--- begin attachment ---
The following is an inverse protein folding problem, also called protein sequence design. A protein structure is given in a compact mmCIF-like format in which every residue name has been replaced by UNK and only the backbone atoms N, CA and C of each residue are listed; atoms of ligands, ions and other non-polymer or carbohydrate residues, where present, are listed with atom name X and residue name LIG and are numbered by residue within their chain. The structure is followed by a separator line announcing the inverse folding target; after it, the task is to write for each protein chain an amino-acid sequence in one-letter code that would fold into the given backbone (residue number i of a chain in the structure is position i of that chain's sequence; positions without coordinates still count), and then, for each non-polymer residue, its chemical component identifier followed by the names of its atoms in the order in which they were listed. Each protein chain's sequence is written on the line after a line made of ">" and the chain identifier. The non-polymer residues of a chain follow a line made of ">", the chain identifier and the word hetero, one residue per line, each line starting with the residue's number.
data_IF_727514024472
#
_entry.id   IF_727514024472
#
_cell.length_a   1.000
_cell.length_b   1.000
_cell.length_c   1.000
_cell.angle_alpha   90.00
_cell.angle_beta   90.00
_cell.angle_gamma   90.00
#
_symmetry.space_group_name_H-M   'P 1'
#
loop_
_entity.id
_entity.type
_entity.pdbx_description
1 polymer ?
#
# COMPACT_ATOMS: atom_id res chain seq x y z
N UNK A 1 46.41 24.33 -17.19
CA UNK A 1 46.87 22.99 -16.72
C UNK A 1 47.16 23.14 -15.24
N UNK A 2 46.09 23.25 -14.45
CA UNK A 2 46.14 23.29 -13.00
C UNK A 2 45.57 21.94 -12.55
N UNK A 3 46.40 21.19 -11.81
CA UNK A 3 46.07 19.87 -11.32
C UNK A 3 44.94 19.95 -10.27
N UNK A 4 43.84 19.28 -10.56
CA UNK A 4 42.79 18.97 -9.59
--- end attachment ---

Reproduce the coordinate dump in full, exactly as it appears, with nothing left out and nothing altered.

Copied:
The following is an inverse protein folding problem, also called protein sequence design. A protein structure is given in a compact mmCIF-like format in which every residue name has been replaced by UNK and only the backbone atoms N, CA and C of each residue are listed; atoms of ligands, ions and other non-polymer or carbohydrate residues, where present, are listed with atom name X and residue name LIG and are numbered by residue within their chain. The structure is followed by a separator line announcing the inverse folding target; after it, the task is to write for each protein chain an amino-acid sequence in one-letter code that would fold into the given backbone (residue number i of a chain in the structure is position i of that chain's sequence; positions without coordinates still count), and then, for each non-polymer residue, its chemical component identifier followed by the names of its atoms in the order in which they were listed. Each protein chain's sequence is written on the line after a line made of ">" and the chain identifier. The non-polymer residues of a chain follow a line made of ">", the chain identifier and the word hetero, one residue per line, each line starting with the residue's number.
data_IF_727514024472
#
_entry.id   IF_727514024472
#
_cell.length_a   1.000
_cell.length_b   1.000
_cell.length_c   1.000
_cell.angle_alpha   90.00
_cell.angle_beta   90.00
_cell.angle_gamma   90.00
#
_symmetry.space_group_name_H-M   'P 1'
#
loop_
_entity.id
_entity.type
_entity.pdbx_description
1 polymer ?
#
# COMPACT_ATOMS: atom_id res chain seq x y z
N UNK A 1 46.41 24.33 -17.19
CA UNK A 1 46.87 22.99 -16.72
C UNK A 1 47.16 23.14 -15.24
N UNK A 2 46.09 23.25 -14.45
CA UNK A 2 46.14 23.29 -13.00
C UNK A 2 45.57 21.94 -12.55
N UNK A 3 46.40 21.19 -11.81
CA UNK A 3 46.07 19.87 -11.32
C UNK A 3 44.94 19.95 -10.27
N UNK A 4 43.84 19.28 -10.56
CA UNK A 4 42.79 18.97 -9.59